The rash of high-profile data breaches that have dominated the news in recent months worry a growing number of companies, as they should. Boards are now responding seriously to the issue, as they should be. The criminal activity shows no signs of abating, despite the heightened attention of policymakers and regulators. According to the Symantec’s Internet Security Threat Report 2014 (disclosure: Edelman client), 552 million identities were exposed in data-breach incidents across various sectors in 2013 and the average number of records exposed per breach is up more than 2.6 times from last year.
Despite the ugliness, some valuable learnings also are being gleaned that can help organizations defend themselves against sophisticated cyber-crooks.
Lesson No. 1: Develop a roadmap
Benjamin Franklin’s famous maxim, “An ounce of prevention is worth a pound of cure,” couldn’t be more appropriate in business today. If companies haven’t done the necessary preparation, they burn time the team doesn’t have in the heat of the moment.
To truly get ahead, the leadership teams should focus on getting four simple things out of the way ahead of time:
- Determine your outside counsel, forensics firm, communications counsel and credit monitoring service.
- Create a data security crisis scenario that involves all the functions responsible for legal, regulatory, operations and reputation.
- Put your teams through a crisis simulation so they can work with all of their colleagues and better understand the gaps in the processes and procedures.
- Develop relationships with lawmakers and regulators in the states you do business. Meeting them for the first time after a data security incident is not the best way to make a first impression.
Lesson No. 2: Be lean, yet integrated
Determine who’s on the team – and the team leader with the authority to make decisions – and keep it as small as possible. In most cases, the essential individuals are represented by the heads of IT, security, legal, communications, the business lead and, perhaps, the CEO. The same should be the rule for outside advisors. Doubling up on outside legal counsel and lobbying firms, or bringing in new players midstream, will only hinder the response and distract you from keeping customers as your primary concern.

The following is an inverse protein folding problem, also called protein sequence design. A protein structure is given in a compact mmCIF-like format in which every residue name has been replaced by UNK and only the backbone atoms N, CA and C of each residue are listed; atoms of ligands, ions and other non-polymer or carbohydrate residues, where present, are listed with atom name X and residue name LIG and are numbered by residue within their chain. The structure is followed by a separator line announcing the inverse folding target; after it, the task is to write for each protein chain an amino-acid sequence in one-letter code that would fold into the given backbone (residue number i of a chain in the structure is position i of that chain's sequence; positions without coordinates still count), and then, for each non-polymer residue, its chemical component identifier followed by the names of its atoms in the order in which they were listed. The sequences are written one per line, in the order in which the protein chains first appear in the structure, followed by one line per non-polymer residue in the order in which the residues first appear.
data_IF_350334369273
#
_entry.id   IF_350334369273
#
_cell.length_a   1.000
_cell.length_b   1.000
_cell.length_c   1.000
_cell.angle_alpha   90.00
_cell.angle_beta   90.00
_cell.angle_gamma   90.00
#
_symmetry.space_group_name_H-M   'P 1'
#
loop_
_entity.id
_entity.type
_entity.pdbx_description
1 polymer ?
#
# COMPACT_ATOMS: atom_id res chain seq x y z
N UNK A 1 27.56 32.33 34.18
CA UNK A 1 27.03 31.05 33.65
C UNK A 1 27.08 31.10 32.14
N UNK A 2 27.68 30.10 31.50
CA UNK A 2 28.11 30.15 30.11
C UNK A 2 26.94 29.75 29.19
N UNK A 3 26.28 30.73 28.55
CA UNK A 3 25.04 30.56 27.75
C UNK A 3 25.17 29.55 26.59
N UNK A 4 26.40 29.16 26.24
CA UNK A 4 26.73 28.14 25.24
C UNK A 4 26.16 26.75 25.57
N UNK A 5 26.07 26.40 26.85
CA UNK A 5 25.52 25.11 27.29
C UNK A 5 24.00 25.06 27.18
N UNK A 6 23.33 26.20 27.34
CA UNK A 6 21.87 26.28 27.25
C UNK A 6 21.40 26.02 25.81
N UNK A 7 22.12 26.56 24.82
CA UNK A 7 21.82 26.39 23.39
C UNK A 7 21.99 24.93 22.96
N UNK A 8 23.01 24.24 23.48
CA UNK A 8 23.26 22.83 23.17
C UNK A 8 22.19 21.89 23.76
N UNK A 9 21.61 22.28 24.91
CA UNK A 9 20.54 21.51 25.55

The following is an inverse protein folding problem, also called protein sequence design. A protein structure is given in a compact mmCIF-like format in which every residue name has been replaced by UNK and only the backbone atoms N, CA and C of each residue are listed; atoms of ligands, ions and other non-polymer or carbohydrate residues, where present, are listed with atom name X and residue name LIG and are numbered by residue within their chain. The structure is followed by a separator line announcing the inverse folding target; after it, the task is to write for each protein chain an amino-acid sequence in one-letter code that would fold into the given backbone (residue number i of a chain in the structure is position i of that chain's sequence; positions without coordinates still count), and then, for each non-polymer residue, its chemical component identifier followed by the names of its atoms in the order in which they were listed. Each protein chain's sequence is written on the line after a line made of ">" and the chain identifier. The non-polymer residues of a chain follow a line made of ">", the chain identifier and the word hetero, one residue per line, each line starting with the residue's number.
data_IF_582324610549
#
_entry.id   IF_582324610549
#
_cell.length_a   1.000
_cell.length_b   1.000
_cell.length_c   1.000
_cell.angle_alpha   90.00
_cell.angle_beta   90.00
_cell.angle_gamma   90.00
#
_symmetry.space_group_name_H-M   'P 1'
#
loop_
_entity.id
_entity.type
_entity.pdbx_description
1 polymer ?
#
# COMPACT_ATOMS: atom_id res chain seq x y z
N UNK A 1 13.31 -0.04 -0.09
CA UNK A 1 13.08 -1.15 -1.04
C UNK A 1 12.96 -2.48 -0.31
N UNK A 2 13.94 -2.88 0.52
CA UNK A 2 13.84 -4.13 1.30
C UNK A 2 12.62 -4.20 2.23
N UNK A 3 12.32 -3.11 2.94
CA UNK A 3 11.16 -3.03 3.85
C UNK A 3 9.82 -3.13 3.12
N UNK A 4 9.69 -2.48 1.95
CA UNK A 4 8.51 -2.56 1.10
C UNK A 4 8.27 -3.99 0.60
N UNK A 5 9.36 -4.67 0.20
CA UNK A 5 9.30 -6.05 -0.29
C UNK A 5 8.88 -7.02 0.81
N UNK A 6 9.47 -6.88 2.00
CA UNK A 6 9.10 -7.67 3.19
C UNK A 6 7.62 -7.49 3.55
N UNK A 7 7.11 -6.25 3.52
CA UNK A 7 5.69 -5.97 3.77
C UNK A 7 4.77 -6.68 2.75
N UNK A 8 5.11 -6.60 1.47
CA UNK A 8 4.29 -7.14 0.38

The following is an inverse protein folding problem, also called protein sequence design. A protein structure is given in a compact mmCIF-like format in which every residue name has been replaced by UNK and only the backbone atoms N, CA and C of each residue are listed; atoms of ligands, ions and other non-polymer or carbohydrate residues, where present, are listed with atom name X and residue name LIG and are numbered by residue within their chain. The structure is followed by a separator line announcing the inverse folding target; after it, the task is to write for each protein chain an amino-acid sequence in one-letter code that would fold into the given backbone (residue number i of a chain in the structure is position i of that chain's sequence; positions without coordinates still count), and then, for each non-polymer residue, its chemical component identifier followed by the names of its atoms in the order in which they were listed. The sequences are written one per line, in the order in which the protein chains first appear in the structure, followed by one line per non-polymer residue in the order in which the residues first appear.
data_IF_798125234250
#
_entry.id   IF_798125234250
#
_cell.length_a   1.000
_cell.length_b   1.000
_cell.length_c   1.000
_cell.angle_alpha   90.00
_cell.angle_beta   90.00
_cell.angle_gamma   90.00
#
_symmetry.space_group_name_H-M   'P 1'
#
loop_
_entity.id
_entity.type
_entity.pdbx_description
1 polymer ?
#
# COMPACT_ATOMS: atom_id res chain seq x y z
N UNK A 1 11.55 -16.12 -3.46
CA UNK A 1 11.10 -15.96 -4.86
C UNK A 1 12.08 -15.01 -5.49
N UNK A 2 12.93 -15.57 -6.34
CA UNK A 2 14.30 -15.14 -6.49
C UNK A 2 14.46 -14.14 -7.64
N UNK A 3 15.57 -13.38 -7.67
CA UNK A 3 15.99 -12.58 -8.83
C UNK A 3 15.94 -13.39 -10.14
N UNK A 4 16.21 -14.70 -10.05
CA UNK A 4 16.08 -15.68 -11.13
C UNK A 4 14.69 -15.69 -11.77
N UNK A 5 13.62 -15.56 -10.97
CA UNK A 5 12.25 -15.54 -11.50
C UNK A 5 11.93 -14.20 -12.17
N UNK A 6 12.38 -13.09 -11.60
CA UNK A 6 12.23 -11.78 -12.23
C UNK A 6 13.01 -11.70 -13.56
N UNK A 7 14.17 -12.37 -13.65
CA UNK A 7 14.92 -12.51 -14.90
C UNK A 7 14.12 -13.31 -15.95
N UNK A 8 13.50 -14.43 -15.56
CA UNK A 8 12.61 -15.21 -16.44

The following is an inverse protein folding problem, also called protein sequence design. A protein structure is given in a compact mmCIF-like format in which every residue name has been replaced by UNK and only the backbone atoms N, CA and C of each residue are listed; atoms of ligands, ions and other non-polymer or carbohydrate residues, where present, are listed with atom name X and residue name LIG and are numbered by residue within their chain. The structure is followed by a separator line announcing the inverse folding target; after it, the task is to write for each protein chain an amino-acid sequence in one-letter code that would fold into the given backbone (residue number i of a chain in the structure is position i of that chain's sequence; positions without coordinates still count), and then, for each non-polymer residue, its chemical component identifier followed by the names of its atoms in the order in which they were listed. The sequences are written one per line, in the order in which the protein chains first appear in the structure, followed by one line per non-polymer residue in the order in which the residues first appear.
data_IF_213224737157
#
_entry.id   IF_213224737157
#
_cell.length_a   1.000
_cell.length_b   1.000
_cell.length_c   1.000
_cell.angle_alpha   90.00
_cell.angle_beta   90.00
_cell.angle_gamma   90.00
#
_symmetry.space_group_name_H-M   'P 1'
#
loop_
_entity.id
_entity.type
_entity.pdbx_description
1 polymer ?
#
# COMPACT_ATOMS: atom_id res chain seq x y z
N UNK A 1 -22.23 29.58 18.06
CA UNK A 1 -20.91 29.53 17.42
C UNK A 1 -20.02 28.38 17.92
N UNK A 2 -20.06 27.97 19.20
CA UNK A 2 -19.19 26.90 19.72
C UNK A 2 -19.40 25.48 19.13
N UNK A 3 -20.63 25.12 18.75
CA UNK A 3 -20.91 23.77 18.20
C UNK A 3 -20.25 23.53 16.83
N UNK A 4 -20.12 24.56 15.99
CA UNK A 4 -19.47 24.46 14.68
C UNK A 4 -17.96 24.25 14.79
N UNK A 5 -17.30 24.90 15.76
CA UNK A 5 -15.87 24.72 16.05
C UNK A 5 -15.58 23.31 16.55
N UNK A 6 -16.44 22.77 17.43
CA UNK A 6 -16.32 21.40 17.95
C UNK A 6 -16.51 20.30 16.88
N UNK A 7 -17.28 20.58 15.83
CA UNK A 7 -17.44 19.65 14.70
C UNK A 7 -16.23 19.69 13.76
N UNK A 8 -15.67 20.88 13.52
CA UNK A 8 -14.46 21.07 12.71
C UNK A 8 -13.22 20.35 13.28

Lesson No. 3: Be prepared for a fluid situation
Companies need to realize data security incidents always include twists. What they think they know invariably turns out later to be inaccurate and, if communicated, may cause significant legal liability issues. While rumors and misinformation will swirl, companies must understand investigating a data breach and communicating about it properly takes time.
“In major breaches, it can take a month or two of round-the-clock work to answer: How did the attackers get in and when? What did they view? What did they steal? Are they still in there?” explains Eric Friedberg, executive chairman of Stroz Friedberg, a digital forensics firm. If you must communicate something, say what you know, acknowledge what you don’t know and continue to keep people updated.
Lesson No. 4: Speak the same language
Finally, in a security breach, it quickly becomes clear that many of the players don’t know the technical issues or the language of payments and data security. A chasm is immediately created between the IT team and the other parts of the business. That’s why it’s vital for the full response team to know the nomenclature of the IT security and payments worlds. Spending some time with a free online resource such as the SANS Glossary of Security Terms or the Payment Card Industry (PCI) Glossary of Terms, Abbreviations and Acronyms will pay off when disaster strikes.
While taking these steps won’t fix all of the problems, it will significantly lessen the pain once the issue surfaces and allow the company to focus on the problem at hand.
Image by Wikimedia.